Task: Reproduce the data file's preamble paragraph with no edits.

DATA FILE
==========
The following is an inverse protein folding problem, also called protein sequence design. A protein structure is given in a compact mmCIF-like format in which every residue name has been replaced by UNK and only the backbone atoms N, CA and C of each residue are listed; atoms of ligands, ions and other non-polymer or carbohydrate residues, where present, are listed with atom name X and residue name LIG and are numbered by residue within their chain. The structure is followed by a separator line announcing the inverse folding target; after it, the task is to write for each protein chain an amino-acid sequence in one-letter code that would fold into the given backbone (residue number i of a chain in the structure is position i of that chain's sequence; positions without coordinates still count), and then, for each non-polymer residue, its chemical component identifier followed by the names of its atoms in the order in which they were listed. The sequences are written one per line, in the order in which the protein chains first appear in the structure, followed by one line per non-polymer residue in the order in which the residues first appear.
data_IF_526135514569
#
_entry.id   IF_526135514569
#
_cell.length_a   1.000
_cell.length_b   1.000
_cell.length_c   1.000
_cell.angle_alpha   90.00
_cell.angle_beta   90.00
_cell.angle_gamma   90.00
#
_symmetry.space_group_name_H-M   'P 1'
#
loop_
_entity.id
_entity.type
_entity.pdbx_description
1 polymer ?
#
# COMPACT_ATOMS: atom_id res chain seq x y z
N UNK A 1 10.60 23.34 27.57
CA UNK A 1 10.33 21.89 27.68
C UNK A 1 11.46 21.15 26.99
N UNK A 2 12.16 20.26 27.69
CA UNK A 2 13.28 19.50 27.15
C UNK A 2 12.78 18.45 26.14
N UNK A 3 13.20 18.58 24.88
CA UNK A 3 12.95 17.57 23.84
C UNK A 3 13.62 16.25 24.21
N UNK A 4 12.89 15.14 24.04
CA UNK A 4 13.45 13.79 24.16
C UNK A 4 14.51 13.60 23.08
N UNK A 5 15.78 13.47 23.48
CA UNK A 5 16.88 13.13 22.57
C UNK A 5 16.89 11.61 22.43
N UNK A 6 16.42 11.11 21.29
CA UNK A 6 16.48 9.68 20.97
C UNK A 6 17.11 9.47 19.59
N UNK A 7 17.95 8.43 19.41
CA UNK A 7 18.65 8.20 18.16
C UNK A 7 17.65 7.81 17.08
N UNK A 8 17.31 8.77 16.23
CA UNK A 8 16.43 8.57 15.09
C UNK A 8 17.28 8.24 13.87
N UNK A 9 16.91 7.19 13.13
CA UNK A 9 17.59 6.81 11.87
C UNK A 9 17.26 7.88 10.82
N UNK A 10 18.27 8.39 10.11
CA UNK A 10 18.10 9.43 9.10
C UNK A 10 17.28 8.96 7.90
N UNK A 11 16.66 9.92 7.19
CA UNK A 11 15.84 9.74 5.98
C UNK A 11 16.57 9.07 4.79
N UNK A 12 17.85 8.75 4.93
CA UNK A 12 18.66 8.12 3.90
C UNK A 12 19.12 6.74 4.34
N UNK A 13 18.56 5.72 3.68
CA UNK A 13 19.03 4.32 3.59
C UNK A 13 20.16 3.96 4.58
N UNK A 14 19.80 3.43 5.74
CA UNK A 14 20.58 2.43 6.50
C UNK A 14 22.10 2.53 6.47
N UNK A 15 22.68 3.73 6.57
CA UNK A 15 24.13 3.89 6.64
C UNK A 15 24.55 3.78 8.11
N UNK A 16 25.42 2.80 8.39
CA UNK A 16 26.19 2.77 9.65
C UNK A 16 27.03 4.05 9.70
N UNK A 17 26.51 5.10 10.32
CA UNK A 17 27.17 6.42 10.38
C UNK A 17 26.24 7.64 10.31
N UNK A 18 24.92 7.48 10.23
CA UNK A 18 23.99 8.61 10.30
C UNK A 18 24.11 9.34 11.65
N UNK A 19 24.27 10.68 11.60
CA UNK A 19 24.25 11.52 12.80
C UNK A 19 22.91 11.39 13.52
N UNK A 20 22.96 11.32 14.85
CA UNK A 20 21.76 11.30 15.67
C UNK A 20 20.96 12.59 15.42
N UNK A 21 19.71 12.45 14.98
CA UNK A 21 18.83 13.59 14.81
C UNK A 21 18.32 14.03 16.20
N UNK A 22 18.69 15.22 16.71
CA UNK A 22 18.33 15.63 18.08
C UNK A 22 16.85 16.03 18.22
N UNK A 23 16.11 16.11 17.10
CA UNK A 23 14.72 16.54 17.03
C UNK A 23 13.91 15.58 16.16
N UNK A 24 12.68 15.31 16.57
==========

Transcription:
The following is an inverse protein folding problem, also called protein sequence design. A protein structure is given in a compact mmCIF-like format in which every residue name has been replaced by UNK and only the backbone atoms N, CA and C of each residue are listed; atoms of ligands, ions and other non-polymer or carbohydrate residues, where present, are listed with atom name X and residue name LIG and are numbered by residue within their chain. The structure is followed by a separator line announcing the inverse folding target; after it, the task is to write for each protein chain an amino-acid sequence in one-letter code that would fold into the given backbone (residue number i of a chain in the structure is position i of that chain's sequence; positions without coordinates still count), and then, for each non-polymer residue, its chemical component identifier followed by the names of its atoms in the order in which they were listed. The sequences are written one per line, in the order in which the protein chains first appear in the structure, followed by one line per non-polymer residue in the order in which the residues first appear.